Metro-East News

Chickens are now legal in Swansea. Here’s what that could mean for you.

Residents of Swansea will now be allowed to raise chickens.
Residents of Swansea will now be allowed to raise chickens.

Swansea is the latest metro-east town to allow residents to raise chickens in their backyard.

Belleville, Mascoutah and St. Clair County have have turned down requests to allow chickens in neighborhoods, while other metro-east towns, including Collinsville and Fairview Heights, have allowed people to keep hens in backyards in recent years as part of a nationwide trend of city dwellers raising chickens for eggs, meat or companionship.

Swansea village leaders recently voted unanimously to allow chickens in neighborhoods with residential zoning. That vote was a reversal of what happened about four years ago when the village board rejected such a plan.

“This is something that’s going on all across this country,” Swansea Trustee Brian Wells said. “People want to know what’s in their food.”

This is something that’s going on all across this country. People want to know what’s in their food.

Swansea Trustee Brian Wells

Wells first sponsored the chicken ordinance more than four years ago when a military family wanted to raise chickens in their backyard. The family has since been transferred from the area.

Swansea Mayor Ken Mueller said his family raised chickens when he was a child and reminds would-be backyard farmers of this memory: “The chickens don’t lay eggs forever.”

Indeed, the University of California reports that egg numbers and quality will decline as chickens age.

After egg production greatly drops, the owner needs to decide whether to keep the chickens or harvest or sell the birds, according to the California report titled “Selecting Chickens for Home Use.” The report also recommends that you do not introduce young chicks with mature hens because it “may result in fighting or cannibalism.”

The chickens don’t lay eggs forever.

Swansea Mayor Ken Mueller

Also, the federal Centers for Disease Control and Prevention warns people who keep chickens to be vigilant to prevent salmonella infection, which the Mayo Clinic says is a common bacterial disease that affects the intestinal tract.

The CDC reported in October that state and federal officials investigated eight multistate outbreaks with human salmonella infections linked to live poultry in backyard flocks between January 2016 and September 2016. In the eight outbreaks, 895 people were infected with salmonella, and one person in Mississippi died. This was largest number of illnesses linked to contact with backyard poultry ever recorded, the CDC said.

“Live poultry may have salmonella germs in their droppings and on their bodies even when they appear healthy and clean. The germs can get on cages, coops, feed and water dishes, hay, plants and soil in the area where the birds live and roam,” the CDC reports. “People become infected with salmonella when they put their hands or other things that have been in contact with live poultry in or around their mouth.”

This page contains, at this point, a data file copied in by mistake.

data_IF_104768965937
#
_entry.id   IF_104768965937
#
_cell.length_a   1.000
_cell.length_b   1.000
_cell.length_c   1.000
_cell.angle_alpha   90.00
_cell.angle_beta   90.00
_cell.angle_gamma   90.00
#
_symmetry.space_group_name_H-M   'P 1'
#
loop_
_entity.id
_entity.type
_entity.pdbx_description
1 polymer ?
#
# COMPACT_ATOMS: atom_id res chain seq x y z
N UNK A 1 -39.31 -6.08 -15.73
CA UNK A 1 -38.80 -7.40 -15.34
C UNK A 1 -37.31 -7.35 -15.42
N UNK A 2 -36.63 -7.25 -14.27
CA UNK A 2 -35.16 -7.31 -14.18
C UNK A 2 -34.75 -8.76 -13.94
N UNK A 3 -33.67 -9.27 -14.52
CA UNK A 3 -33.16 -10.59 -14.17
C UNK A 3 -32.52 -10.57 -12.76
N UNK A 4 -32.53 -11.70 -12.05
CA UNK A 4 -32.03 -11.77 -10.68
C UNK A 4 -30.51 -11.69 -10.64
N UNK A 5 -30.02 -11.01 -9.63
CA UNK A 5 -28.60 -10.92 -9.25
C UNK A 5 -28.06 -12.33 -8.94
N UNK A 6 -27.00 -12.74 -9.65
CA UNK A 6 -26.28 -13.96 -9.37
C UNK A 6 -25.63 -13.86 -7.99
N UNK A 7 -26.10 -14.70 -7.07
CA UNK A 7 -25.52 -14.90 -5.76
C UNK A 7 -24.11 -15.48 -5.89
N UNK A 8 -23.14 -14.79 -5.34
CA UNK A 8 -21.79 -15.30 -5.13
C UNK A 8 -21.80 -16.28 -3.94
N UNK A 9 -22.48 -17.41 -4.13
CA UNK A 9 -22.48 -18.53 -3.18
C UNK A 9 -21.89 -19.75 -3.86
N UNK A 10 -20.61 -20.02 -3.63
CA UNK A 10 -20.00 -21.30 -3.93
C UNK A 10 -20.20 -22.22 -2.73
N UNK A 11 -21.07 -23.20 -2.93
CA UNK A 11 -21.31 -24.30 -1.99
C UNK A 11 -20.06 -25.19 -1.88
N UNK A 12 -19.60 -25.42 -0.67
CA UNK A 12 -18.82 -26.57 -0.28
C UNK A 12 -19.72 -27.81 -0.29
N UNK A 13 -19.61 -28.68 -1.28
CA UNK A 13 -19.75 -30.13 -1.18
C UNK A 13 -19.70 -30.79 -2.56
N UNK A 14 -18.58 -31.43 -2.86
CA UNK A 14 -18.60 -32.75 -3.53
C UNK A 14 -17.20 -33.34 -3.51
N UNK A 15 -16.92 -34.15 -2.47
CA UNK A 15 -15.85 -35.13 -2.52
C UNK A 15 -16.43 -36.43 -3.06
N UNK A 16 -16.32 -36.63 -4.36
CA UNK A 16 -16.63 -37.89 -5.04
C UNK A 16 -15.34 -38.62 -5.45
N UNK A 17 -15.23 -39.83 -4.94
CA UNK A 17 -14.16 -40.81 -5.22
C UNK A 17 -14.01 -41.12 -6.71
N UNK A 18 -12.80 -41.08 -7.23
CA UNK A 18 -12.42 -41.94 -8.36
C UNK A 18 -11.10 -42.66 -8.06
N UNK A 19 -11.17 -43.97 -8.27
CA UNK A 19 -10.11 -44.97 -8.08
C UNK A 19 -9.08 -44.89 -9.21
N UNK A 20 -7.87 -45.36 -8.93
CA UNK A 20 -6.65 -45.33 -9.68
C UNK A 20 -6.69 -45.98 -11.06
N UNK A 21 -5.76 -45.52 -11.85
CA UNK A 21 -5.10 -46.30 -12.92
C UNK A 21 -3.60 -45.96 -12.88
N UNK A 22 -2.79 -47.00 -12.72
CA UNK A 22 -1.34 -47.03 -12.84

Here are some safety tips from the federal Centers of Disease Control and Prevention:

▪  Always wash hands thoroughly immediately after touching live poultry or anything in the area where the birds live and roam.

▪  Do not let children younger than 5 handle or touch chickens without adult supervision.

▪  Do not let chickens in your house.

▪  Do not eat or drink in the area where the birds live or roam.

In Swansea, Mueller and Wells said homeowners associations could ban chickens as part of a subdivision covenant.

Here are some of guidelines Swansea residents have to follow if they want to have chickens:

▪  A maximum of four hens allowed per property

▪  No roosters are allowed.

▪  Must get a permit each year from the village. The application fee is $10.

▪  Chickens must be kept in an enclosure or fenced area at all times.

▪  Chicken coops must have adequate ventilation and be built to protect chickens from predators.

Other metro-east communities

In November 2015, Collinsville passed an ordinance allowing residents to keep chickens in their backyards.

Since that approval, six residents have paid the $50 fee for a three-year permit to own chickens.

Fairview Heights residents are allowed to have chickens in their yard as long as they don’t have roosters.

But other metro-east communities have not allowed chickens in residential areas.

In March 2015, Belleville’s Public Health and Housing Committee voted down a proposal that would permit chickens in neighborhoods.

St. Clair and Madison counties also do not allow chickens in residential areas.

Last spring, some Mascoutah residents posted on Facebook they would like to raise chickens, but City Council meeting minutes show that others opposed the idea. In June, the City Council voted to prohibit chickens, along with all kinds of other animals including cougars, elephants and gorillas.